The latest building to capture my attention is the Melaka Christ Church. Painted in the same pink/red as the Stadthuys on one side and the Youth Museum and Art Gallery on the other, this previously Dutch Reformed church has been through it’s share of changes because  it’s now an Anglican church.

I love going inside all historical buildings,  and love churches too, but sadly we just don’t have time to see and experience all that Melaka has to offer in one short day trip, especially one that involves six hours of coach travel.

From Wikipedia I learn:

The church is built in Dutch Colonial architecture style and is laid out in a simple rectangle of 82 feet (25 m) by 42 feet (13 m). The ceiling rises to 40 feet (12 m) and is spanned by wooden beams, each carved from a single tree.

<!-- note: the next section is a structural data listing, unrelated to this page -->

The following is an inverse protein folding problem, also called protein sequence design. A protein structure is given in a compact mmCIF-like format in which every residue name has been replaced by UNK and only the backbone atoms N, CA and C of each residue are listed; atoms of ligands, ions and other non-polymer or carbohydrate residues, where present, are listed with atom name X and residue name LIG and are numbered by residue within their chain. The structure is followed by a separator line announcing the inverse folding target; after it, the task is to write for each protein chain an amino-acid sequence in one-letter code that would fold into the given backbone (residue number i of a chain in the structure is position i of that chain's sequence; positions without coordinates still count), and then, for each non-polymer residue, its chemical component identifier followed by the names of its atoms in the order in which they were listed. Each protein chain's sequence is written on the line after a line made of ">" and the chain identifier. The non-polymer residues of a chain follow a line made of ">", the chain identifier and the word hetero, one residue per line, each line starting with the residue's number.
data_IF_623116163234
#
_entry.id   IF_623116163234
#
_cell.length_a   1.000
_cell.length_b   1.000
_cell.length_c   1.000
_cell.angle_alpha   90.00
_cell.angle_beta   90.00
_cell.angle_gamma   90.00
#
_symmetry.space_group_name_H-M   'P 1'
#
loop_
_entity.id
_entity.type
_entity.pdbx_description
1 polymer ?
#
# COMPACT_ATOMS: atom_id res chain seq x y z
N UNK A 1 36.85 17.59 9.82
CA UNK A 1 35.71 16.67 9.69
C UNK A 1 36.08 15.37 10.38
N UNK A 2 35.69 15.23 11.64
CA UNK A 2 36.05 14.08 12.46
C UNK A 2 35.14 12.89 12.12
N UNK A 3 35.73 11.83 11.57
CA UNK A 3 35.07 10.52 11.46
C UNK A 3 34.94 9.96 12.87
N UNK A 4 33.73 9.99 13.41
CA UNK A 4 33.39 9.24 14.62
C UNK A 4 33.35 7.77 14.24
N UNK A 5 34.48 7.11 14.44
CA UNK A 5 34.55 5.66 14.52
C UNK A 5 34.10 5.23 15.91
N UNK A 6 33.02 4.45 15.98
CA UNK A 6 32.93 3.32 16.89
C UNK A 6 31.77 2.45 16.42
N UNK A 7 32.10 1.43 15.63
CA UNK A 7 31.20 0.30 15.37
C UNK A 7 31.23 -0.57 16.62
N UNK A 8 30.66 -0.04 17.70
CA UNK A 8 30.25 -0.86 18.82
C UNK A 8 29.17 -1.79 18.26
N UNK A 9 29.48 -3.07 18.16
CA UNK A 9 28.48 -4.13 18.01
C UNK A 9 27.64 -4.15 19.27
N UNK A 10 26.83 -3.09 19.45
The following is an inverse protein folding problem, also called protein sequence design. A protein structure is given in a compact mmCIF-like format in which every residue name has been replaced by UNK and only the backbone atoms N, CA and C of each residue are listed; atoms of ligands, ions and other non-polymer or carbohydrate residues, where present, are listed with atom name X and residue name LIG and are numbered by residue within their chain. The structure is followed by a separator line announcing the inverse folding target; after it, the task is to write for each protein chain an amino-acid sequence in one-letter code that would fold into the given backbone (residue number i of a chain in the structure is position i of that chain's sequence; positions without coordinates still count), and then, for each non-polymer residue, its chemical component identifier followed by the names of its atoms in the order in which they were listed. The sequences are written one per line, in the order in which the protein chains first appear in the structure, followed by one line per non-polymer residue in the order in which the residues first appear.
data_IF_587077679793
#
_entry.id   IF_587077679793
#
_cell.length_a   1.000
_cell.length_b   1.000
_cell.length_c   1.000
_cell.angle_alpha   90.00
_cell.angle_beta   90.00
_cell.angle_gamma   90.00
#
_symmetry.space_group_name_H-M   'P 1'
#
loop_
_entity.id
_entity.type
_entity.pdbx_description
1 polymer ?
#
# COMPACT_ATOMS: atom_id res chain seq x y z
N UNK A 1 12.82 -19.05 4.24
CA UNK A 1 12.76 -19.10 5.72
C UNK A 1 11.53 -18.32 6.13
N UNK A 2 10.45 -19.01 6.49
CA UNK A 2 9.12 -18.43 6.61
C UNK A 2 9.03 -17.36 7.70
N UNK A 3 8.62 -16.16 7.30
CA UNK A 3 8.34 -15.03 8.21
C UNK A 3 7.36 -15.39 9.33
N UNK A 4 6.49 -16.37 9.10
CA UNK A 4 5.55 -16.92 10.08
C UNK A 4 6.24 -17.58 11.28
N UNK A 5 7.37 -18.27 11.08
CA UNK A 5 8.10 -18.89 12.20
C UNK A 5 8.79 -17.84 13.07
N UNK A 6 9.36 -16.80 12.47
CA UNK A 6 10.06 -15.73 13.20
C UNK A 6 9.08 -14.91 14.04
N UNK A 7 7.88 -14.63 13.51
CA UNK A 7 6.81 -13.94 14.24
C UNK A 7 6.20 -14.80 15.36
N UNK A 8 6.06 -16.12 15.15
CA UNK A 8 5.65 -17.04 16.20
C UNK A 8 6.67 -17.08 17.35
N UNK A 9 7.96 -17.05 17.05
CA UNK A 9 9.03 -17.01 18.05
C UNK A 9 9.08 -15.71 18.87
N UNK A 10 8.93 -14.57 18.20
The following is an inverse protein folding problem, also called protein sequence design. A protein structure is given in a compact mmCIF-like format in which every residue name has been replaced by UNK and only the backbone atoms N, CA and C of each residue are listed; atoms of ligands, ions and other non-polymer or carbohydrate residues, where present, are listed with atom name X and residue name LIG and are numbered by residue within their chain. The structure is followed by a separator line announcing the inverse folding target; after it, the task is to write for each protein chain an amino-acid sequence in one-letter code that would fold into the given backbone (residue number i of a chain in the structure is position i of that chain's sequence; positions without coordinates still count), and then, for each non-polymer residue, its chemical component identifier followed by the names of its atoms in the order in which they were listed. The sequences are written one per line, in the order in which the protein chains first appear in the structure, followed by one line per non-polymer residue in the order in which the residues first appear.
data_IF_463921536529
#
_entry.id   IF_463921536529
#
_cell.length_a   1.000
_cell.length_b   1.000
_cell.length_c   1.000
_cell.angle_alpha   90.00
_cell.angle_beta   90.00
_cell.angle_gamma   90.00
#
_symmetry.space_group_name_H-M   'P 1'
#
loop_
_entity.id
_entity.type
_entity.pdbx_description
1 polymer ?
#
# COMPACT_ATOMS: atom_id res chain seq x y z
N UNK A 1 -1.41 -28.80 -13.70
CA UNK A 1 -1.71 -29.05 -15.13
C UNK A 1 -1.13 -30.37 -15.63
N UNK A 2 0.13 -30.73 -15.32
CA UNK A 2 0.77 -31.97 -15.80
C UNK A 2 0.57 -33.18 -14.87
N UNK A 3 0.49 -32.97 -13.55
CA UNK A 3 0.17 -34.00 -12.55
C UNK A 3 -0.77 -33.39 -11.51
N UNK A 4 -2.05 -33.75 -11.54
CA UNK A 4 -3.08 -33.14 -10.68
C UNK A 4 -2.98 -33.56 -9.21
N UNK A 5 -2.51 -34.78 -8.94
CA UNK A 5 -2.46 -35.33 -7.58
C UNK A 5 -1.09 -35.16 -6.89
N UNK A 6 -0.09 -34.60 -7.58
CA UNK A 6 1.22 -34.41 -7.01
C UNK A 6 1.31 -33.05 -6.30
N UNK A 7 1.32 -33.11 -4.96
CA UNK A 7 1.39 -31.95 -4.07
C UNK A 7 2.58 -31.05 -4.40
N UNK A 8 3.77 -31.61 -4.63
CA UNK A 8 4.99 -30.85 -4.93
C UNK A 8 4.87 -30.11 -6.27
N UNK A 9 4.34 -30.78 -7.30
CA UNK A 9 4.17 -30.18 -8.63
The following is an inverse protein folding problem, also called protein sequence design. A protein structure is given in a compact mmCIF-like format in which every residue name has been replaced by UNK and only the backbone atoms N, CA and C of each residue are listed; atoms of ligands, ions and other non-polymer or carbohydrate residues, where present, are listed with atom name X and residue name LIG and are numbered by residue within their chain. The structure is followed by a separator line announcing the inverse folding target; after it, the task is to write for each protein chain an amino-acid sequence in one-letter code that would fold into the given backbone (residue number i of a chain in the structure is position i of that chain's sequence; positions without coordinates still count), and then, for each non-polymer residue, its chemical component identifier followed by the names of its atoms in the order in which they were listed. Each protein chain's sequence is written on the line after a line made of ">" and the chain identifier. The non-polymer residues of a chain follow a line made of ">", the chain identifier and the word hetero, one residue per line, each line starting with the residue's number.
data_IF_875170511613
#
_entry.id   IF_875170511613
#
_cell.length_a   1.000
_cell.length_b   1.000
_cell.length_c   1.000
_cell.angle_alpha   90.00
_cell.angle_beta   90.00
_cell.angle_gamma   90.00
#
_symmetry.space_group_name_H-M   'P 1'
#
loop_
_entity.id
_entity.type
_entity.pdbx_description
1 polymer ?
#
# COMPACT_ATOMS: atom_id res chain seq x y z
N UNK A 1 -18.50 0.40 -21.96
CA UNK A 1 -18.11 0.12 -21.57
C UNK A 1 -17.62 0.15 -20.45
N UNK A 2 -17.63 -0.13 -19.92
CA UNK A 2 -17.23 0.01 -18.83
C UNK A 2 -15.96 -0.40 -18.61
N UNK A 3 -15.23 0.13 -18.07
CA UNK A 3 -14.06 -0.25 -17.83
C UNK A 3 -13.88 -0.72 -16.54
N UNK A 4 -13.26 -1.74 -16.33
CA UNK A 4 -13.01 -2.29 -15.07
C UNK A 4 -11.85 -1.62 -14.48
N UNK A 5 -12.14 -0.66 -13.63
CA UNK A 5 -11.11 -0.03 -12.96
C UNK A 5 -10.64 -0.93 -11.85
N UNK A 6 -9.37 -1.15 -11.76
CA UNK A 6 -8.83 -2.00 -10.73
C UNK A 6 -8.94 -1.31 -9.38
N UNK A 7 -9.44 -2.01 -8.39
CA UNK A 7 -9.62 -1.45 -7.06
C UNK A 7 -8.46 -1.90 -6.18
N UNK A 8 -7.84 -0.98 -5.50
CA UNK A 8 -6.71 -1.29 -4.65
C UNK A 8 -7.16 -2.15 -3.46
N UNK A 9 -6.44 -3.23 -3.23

The roof is covered with Dutch tiles and the walls were raised using Dutch bricks built on local laterite blocks then coated with Chinese plaster. The floors of the church are paved with granite blocks originally used as ballast for merchant ships.

The Dutch conquest of Malacca from the Portuguese Empire in 1641 saw the proscription of Roman Catholicism and the conversion of existing churches to Dutch Reformed use. The old St. Paul’s Church at the summit of St. Paul Hill was renamed the Bovenkerk (High Church) and used as the main parish church of the Dutch community.

In 1741, in commemoration of the centenary of the capture of Malacca from the Portuguese, the Dutch burgher community decided to build a new church to replace the aging Bovenkerk.